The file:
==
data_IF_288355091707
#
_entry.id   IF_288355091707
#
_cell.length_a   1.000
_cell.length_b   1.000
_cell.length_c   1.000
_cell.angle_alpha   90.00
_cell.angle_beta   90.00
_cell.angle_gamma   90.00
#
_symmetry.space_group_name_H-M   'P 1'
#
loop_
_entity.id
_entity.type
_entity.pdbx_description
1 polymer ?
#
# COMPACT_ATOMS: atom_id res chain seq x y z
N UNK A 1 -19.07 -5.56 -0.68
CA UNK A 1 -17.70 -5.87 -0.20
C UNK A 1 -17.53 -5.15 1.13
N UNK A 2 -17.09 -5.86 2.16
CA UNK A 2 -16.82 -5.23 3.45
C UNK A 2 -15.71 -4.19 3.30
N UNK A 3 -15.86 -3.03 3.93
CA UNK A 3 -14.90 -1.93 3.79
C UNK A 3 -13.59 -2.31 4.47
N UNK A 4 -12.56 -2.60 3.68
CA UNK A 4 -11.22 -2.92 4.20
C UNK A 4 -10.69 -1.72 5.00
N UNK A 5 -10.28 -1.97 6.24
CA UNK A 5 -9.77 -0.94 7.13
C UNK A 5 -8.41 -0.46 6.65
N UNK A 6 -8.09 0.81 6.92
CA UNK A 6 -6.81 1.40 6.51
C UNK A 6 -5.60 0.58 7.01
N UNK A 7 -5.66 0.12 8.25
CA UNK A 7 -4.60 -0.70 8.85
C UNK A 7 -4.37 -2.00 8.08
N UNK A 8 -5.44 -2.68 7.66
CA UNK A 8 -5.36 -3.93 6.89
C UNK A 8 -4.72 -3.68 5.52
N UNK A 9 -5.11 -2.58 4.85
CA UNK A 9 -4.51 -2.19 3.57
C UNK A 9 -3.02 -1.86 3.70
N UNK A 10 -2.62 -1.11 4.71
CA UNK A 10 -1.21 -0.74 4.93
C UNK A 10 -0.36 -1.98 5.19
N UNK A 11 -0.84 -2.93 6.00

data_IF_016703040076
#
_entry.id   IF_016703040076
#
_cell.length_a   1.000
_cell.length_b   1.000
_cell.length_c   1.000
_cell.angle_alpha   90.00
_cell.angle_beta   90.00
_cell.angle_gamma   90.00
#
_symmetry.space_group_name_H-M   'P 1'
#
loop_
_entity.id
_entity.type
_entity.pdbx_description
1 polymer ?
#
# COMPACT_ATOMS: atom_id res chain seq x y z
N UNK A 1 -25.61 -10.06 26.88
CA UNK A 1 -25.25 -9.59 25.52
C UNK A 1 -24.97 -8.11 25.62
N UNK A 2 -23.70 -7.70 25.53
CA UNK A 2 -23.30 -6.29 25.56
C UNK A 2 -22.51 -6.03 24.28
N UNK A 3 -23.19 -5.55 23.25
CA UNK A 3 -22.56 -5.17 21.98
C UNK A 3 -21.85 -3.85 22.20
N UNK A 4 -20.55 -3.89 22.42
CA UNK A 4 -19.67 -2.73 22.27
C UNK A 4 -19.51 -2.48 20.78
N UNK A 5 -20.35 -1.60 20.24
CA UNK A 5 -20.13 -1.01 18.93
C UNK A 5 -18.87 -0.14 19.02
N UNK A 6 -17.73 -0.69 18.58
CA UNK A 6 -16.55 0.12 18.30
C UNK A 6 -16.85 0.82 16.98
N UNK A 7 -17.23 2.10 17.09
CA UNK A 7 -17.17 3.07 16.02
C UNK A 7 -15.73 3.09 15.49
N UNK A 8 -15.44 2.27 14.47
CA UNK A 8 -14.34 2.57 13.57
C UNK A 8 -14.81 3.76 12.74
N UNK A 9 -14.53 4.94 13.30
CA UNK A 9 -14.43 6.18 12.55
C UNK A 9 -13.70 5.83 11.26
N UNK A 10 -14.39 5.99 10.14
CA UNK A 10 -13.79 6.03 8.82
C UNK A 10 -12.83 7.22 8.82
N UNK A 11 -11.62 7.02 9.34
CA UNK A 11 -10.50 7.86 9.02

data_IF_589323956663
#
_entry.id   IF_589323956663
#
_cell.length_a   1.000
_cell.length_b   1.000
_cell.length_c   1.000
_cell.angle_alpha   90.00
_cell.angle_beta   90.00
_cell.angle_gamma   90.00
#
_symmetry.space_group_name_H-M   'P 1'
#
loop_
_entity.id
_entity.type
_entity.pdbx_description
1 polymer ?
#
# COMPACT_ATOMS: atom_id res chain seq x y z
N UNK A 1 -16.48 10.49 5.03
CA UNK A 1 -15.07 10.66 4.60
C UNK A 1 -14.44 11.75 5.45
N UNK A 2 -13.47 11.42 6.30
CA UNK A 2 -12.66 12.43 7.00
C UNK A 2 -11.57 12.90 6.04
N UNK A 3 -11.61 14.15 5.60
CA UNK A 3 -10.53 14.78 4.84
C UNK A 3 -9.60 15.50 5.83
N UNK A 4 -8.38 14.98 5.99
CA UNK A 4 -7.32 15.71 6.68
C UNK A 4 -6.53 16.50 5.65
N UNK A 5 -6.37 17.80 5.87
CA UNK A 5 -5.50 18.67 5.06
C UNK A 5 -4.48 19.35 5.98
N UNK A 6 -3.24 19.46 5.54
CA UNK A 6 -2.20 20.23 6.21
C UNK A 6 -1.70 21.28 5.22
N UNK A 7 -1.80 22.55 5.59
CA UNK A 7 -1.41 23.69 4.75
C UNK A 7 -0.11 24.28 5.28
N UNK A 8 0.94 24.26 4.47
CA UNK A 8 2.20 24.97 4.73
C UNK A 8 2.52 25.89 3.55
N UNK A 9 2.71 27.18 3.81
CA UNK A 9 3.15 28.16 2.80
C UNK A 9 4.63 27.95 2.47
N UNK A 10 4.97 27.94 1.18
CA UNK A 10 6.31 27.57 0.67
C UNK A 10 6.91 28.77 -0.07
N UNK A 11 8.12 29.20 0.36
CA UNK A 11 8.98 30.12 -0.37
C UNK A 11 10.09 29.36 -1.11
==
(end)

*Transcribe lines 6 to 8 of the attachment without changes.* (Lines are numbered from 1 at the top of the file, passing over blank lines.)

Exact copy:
_cell.length_b   1.000
_cell.length_c   1.000
_cell.angle_alpha   90.00